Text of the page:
Bill Turnbull shocked the nation back in 2018 when he revealed his prostate cancer had advanced to an incurable state. In the years since, the BBC broadcaster has shared intimate details about his journey with cancer, including novel treatments and ups and downs. While Bill understandably has a lot on his plate, he is stepping in for Piers Morgan on ITV’s Good Morning Britain this week.
The stint on GMB will see him reunite with his former BBC Breakfast co-host Susanna Reid, a presenting partnership that spanned 13 years.
Asked about his current health status, Bill replied: “When you have cancer, it’s always there. But currently I feel really good, most of the time.
“Doctors tell you to think positively but it’s hard to do that sometimes. I’ve been lucky most of the time, 90 percent of the time I can stay positive.
“There are two ways to have cancer, either it gets on top of you or you get on top of it. I know which way round I need to be.”
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When this happens, you may notice things like:
- An increased need to urinate
- Straining while you urinate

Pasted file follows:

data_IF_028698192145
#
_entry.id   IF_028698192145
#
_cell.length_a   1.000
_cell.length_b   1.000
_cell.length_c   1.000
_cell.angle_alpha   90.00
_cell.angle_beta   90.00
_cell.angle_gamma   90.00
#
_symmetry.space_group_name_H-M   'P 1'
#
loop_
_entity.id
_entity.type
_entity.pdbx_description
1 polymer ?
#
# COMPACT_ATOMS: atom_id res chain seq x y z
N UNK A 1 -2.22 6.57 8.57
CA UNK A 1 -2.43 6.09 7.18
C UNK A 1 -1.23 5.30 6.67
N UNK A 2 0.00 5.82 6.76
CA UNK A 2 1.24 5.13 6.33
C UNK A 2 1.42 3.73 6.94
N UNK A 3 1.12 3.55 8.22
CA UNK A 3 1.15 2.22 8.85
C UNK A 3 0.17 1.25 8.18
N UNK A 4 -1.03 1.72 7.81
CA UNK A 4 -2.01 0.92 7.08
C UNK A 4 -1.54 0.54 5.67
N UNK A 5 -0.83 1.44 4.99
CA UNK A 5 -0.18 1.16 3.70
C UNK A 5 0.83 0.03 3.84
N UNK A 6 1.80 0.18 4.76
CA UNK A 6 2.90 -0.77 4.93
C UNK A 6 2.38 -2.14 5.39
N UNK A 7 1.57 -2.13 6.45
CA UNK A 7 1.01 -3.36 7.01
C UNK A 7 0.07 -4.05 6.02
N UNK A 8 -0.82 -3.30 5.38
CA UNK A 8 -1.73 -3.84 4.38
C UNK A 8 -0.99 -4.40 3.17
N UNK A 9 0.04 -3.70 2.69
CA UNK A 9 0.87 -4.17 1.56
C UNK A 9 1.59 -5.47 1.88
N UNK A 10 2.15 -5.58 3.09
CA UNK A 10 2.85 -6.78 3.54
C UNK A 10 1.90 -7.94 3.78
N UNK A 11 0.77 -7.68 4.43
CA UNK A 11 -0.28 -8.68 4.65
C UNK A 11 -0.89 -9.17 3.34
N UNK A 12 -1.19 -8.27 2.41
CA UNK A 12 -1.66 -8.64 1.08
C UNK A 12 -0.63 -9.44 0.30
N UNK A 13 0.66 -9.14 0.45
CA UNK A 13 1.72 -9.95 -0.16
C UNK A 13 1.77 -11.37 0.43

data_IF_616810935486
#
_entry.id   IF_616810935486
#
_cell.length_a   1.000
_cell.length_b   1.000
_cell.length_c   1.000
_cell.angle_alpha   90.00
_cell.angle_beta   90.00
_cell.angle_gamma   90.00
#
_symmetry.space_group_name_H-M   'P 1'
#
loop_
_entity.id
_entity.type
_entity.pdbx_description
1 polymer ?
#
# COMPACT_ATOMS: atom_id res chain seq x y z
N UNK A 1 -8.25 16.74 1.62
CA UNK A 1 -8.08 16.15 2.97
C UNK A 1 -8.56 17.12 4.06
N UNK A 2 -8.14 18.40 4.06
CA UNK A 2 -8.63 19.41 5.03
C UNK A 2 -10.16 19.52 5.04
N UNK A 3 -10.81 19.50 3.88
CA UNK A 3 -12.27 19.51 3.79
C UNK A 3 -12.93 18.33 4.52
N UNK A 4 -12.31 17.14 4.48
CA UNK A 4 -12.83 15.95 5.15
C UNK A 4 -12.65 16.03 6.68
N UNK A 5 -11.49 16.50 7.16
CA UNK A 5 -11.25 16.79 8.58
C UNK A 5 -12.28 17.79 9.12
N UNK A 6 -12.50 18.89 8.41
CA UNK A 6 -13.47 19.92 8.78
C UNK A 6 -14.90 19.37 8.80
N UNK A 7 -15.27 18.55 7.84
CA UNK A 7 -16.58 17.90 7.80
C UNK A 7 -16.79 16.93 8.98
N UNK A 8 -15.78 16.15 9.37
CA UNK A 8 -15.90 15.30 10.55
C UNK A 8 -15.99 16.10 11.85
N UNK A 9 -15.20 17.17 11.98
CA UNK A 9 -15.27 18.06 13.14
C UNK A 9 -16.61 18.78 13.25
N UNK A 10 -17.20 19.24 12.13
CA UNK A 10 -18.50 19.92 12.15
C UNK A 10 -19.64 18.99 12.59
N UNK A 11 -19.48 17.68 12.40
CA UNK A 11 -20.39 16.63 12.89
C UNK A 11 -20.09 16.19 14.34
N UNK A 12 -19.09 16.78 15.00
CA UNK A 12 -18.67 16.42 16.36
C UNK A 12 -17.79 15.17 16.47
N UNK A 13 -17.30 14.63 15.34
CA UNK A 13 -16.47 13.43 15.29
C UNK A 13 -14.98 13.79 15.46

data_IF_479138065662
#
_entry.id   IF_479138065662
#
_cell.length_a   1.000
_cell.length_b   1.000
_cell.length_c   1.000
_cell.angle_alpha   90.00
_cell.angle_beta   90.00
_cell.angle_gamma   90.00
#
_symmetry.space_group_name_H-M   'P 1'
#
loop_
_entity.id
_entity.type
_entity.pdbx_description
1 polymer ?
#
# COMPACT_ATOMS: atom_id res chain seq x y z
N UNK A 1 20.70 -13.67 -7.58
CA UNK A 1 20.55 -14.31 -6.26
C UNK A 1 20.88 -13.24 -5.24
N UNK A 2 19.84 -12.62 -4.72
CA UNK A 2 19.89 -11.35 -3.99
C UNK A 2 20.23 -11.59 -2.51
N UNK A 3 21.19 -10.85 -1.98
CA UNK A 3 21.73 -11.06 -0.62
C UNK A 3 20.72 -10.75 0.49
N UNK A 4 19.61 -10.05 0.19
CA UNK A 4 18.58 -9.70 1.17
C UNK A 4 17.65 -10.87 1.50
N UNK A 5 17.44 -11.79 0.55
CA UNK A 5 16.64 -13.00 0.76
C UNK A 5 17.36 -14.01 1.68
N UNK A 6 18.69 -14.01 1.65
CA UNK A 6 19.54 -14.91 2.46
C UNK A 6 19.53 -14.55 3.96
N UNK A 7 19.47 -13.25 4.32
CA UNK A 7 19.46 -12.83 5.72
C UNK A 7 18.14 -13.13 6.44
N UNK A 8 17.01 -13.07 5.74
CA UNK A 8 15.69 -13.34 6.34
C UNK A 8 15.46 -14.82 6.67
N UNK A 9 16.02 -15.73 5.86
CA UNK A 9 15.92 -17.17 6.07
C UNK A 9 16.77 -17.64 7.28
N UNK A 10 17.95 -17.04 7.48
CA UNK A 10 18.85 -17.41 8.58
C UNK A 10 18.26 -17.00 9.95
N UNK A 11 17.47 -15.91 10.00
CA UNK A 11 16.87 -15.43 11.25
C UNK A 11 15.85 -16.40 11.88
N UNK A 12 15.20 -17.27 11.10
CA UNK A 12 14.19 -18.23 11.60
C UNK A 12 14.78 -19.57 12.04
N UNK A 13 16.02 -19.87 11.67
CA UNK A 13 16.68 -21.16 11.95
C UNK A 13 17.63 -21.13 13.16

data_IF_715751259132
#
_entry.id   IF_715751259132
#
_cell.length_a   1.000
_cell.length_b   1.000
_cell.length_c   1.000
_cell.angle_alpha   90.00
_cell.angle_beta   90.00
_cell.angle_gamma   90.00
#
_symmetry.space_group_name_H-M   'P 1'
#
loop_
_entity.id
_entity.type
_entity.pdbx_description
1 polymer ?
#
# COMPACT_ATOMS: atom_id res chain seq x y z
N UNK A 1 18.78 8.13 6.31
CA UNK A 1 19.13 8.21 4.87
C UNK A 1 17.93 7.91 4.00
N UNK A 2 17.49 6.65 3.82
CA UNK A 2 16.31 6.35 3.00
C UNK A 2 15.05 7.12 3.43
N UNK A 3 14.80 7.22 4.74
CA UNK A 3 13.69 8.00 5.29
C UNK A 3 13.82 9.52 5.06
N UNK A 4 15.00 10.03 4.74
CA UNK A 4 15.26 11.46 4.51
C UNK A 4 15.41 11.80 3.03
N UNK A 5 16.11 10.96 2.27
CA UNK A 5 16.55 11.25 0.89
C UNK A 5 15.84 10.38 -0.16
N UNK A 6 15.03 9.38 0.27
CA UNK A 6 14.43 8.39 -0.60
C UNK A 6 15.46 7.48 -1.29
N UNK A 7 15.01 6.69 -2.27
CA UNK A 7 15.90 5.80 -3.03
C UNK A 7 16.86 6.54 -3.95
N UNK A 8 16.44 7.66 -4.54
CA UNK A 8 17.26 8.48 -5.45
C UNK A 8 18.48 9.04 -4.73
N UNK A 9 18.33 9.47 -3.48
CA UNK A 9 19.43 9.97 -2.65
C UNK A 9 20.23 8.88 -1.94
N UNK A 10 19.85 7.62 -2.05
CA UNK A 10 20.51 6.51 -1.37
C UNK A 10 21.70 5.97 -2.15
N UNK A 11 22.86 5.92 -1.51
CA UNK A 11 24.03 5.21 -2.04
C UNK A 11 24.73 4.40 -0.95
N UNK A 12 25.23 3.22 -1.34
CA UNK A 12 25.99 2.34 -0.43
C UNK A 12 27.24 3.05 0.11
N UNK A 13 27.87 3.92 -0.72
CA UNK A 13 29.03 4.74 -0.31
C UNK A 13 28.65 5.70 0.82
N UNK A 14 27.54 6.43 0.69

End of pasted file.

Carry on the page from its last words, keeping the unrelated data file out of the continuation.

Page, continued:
- A feeling that your bladder has not fully emptied
These symptoms should not be ignored because some cases of prostate cancer can be cured if treated in the early stages.
Unfortunately, some cases are only diagnosed at a later stage, when the cancer has spread.
“If the cancer spreads to other parts of the body and cannot be cured, treatment is focused on prolonging life and relieving symptoms,” explained the NHS.
Who is at risk?
It’s not known exactly what causes prostate cancer, although a number of things can increase your risk of developing the condition.
Your risk of developing it depends on many things, including age and ethnicity.
There are also some lifestyle factors that have been linked to prostate cancer.
According to Cancer Research UK, there is some evidence that being active might help to lower your risk of developing prostate cancer.